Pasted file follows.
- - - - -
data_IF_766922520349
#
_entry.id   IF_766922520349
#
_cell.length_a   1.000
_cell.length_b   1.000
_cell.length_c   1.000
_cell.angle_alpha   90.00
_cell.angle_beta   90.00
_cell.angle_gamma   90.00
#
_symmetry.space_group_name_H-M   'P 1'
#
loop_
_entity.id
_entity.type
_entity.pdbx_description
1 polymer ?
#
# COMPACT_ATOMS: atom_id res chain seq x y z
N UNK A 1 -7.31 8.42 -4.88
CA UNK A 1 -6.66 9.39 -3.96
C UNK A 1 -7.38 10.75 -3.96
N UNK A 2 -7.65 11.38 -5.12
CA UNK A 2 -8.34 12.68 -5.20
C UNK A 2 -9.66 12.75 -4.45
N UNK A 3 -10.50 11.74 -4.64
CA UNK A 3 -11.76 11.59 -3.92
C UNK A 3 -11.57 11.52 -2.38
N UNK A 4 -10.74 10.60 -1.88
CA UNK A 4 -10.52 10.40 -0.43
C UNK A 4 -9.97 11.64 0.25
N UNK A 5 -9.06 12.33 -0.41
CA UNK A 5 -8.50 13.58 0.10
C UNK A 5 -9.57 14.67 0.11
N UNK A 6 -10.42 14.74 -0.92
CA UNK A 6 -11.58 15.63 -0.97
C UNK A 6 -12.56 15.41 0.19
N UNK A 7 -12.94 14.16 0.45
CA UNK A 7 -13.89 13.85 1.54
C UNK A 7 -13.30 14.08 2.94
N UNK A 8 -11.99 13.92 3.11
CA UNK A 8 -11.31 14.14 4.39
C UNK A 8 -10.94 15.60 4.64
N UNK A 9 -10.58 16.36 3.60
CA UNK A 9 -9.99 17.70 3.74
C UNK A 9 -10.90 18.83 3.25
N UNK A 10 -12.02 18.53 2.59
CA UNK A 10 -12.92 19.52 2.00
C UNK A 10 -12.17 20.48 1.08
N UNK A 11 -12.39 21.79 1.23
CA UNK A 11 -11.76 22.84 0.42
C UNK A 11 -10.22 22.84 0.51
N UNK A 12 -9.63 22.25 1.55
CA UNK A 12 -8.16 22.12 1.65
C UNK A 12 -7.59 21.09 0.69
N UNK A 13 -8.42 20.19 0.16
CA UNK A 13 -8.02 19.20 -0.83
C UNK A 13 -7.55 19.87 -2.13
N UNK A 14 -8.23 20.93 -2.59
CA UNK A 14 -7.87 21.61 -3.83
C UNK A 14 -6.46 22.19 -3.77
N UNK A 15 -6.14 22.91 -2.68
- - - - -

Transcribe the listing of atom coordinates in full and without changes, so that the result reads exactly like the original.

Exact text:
data_IF_766922520349
#
_entry.id   IF_766922520349
#
_cell.length_a   1.000
_cell.length_b   1.000
_cell.length_c   1.000
_cell.angle_alpha   90.00
_cell.angle_beta   90.00
_cell.angle_gamma   90.00
#
_symmetry.space_group_name_H-M   'P 1'
#
loop_
_entity.id
_entity.type
_entity.pdbx_description
1 polymer ?
#
# COMPACT_ATOMS: atom_id res chain seq x y z
N UNK A 1 -7.31 8.42 -4.88
CA UNK A 1 -6.66 9.39 -3.96
C UNK A 1 -7.38 10.75 -3.96
N UNK A 2 -7.65 11.38 -5.12
CA UNK A 2 -8.34 12.68 -5.20
C UNK A 2 -9.66 12.75 -4.45
N UNK A 3 -10.50 11.74 -4.64
CA UNK A 3 -11.76 11.59 -3.92
C UNK A 3 -11.57 11.52 -2.38
N UNK A 4 -10.74 10.60 -1.88
CA UNK A 4 -10.52 10.40 -0.43
C UNK A 4 -9.97 11.64 0.25
N UNK A 5 -9.06 12.33 -0.41
CA UNK A 5 -8.50 13.58 0.10
C UNK A 5 -9.57 14.67 0.11
N UNK A 6 -10.42 14.74 -0.92
CA UNK A 6 -11.58 15.63 -0.97
C UNK A 6 -12.56 15.41 0.19
N UNK A 7 -12.94 14.16 0.45
CA UNK A 7 -13.89 13.85 1.54
C UNK A 7 -13.30 14.08 2.94
N UNK A 8 -11.99 13.92 3.11
CA UNK A 8 -11.31 14.14 4.39
C UNK A 8 -10.94 15.60 4.64
N UNK A 9 -10.58 16.36 3.60
CA UNK A 9 -9.99 17.70 3.74
C UNK A 9 -10.90 18.83 3.25
N UNK A 10 -12.02 18.53 2.59
CA UNK A 10 -12.92 19.52 2.00
C UNK A 10 -12.17 20.48 1.08
N UNK A 11 -12.39 21.79 1.23
CA UNK A 11 -11.76 22.84 0.42
C UNK A 11 -10.22 22.84 0.51
N UNK A 12 -9.63 22.25 1.55
CA UNK A 12 -8.16 22.12 1.65
C UNK A 12 -7.59 21.09 0.69
N UNK A 13 -8.42 20.19 0.16
CA UNK A 13 -8.02 19.20 -0.83
C UNK A 13 -7.55 19.87 -2.13
N UNK A 14 -8.23 20.93 -2.59
CA UNK A 14 -7.87 21.61 -3.83
C UNK A 14 -6.46 22.19 -3.77
N UNK A 15 -6.14 22.91 -2.68